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July 22, 2015 4:00pm

NFL Backs Up Money Truck

We already knew the NFL printed money. This week we found out how much teams received from the NFL revenue-sharing pool in 2014. According to, based on data released by the Green Bay Packers, the pool grew by 21 percent to $7.3 billion. The billions and billions of dollars were spilt amongt the league’s thirty-two teams, with each receiving $224.4 million. Most of the money “comprises mostly television revenue and also includes national sponsorships, licensing, and most merchandise sales,” says Bloomberg. The Packers are the only publiclicy owned franchise, which is why we get to see the huge numbers the NFL brings in. Thanks, public.

NFL teams split a record $6 billion last year due largely to increased carriage agreements with NFL Network. Since then, the NFL began nine-year extensions with broadcast partners CBS, Fox and NBC -- deals that represented a 60 percent rights-fee increase.

The league last year also sold CBS the rights to eight Thursday night games for what Guggenheim Securities estimated was between $250 million-$300 million. There will be another increase next season, as the Thursday night contract was renewed in February and the league reached an eight-year, $12 billion agreement with DirecTV through 2022.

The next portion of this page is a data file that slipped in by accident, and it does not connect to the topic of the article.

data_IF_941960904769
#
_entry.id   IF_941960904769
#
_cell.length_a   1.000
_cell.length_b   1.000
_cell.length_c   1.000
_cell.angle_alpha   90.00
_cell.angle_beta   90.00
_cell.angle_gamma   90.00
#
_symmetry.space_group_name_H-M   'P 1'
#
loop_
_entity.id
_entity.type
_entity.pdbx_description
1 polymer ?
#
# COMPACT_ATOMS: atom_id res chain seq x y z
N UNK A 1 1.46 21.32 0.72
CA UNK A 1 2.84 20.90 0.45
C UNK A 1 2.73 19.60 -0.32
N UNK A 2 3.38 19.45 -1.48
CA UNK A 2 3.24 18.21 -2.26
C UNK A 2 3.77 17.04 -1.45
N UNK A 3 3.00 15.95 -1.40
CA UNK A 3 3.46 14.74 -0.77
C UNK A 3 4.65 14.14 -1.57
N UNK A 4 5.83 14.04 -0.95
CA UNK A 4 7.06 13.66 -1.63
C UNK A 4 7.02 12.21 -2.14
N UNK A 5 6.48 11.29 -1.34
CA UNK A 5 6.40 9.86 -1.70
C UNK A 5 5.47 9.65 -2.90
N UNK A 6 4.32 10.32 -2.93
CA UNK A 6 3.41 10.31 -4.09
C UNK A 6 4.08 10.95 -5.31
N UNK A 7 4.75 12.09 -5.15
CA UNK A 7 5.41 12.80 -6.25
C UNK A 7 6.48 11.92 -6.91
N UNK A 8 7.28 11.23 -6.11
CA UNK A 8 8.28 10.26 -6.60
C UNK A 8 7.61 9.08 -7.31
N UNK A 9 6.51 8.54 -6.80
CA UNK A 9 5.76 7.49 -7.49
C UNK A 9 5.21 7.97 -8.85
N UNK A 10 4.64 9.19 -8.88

Murphy said that while league revenue has grown in areas outside of television -- such as and NFL Network -- broadcast rights are a “high percentage” of each team’s revenue share.

Check out more here.

GoPro Cash, Homie

All that cool stuff you film (or at least that you think is cool) on your GoPro can now be turned into cold hard cash, bro. GoPro recently announced that they want to pay you for that footage so they can license it to advertisers. According to AdWeek, “videos start at $1,000 apiece, depending on the extent of commercial use and distribution.” More from AdWeek:

Insiders predict GoPro Licensing could grow into a significant contributor of revenue for the company. Its timing seems fortuitous. Video ads are now a $7.7 billion industry, per eMarketer. And the marketers that produce that content seek a higher level of creative. Forty-eight percent of marketers polled by PAN Communications this past March expressed a lack of confidence in their content.

"I believe licensed video is another step in the evolution of user-generated content in brand marketing," said David Karnstedt, CEO of branding consultancy Quantifind. "There is a significant demand from marketers for quality video content, and with proven economic models from [periphery incumbents like Getty Images and Shutterstock], I believe this new market could be a significant value-creation event for GoPro."

Read the entire article here.

Surfer Punks Shark